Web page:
The intricate clusters of activity that comprise Vishnevsky’s obsessively assembled pictures may have a lawless and inchoate feel to them, appropriate to their droll regard for human appetite as animalistic. But even a casual examination reveals – especially in the rhythmic repetition of motifs – a powerful sense of order, manifesting the coherency of human society (however primitive). Intricate and obsessive, Vishnevsky’s art, taking its cues from the universes both around us and inside us, relies on a carefully calibrated logic. These pictures tell their stories as persuasively, even grippingly, as they do not only because they describe their elements eloquently, but because they balance their elements exquisitely. Every picture, finally, makes compositional as well as discursive sense.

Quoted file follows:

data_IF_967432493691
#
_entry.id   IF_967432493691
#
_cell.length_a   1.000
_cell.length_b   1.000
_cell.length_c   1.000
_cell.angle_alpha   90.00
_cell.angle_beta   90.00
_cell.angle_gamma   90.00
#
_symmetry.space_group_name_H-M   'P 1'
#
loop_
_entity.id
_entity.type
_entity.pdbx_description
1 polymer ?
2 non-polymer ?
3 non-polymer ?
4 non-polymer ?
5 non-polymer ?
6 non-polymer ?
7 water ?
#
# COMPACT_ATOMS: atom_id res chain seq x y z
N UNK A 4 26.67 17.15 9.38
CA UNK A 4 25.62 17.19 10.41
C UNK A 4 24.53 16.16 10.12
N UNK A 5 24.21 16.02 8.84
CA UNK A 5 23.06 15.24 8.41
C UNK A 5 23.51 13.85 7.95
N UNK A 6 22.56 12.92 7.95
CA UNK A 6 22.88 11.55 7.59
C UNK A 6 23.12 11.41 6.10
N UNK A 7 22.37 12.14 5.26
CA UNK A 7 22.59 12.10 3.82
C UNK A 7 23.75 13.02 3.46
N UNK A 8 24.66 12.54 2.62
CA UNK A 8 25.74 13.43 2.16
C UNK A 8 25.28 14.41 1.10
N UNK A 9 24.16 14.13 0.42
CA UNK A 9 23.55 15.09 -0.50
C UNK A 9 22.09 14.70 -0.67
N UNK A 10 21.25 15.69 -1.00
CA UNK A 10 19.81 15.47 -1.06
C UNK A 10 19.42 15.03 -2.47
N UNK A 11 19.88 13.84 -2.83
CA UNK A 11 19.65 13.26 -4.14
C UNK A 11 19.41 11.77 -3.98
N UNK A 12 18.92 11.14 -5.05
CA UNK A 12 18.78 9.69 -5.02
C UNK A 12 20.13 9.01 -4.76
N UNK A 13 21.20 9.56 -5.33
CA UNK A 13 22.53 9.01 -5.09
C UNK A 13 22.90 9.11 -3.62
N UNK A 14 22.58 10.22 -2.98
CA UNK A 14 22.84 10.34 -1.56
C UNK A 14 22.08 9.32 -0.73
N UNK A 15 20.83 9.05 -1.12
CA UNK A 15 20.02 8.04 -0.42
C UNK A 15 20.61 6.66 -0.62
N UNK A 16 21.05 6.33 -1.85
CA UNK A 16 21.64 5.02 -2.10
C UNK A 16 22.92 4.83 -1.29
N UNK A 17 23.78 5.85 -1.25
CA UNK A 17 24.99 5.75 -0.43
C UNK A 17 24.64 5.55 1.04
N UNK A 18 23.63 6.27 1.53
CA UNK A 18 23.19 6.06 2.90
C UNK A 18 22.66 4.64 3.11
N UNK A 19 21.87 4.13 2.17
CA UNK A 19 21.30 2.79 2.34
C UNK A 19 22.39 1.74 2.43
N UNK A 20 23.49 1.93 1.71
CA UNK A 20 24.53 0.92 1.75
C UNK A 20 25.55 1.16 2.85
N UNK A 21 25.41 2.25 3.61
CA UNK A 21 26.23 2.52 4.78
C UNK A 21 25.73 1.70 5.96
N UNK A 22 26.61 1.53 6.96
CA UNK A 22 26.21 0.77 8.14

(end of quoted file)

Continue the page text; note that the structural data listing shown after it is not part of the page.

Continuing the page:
Every Vishnevsky picture, after all, tells a story, condensed or expanded, or at least depicts a “moment” from a well-known tale. This anchors the artwork in a pictorial tradition as basic and ancient as human society itself. Vishnevsky thus does proud the Chinese pictorialists who spurred him early on. He does well by his countrymen, too, inventing a new kind of icon that engages the stylizations of the illuminated manuscript and Filonov’s fractured space. And he honors Jung, another crypto-artist whose own tightly wrought illustrations of dreams and hypnogogic apparitions have only recently come to light. Has Eugene Vishnevsky taken a spiritual path towards a profane art or a profane path to an enlightened art? Neither of the above. Rather, he has reified what Jung, Filonov, icon painters, Chinese painters, and even the hands that wrote the Bible knew: that the sacred and the profane are just points – not even polarities – in the cosmos of the human mind.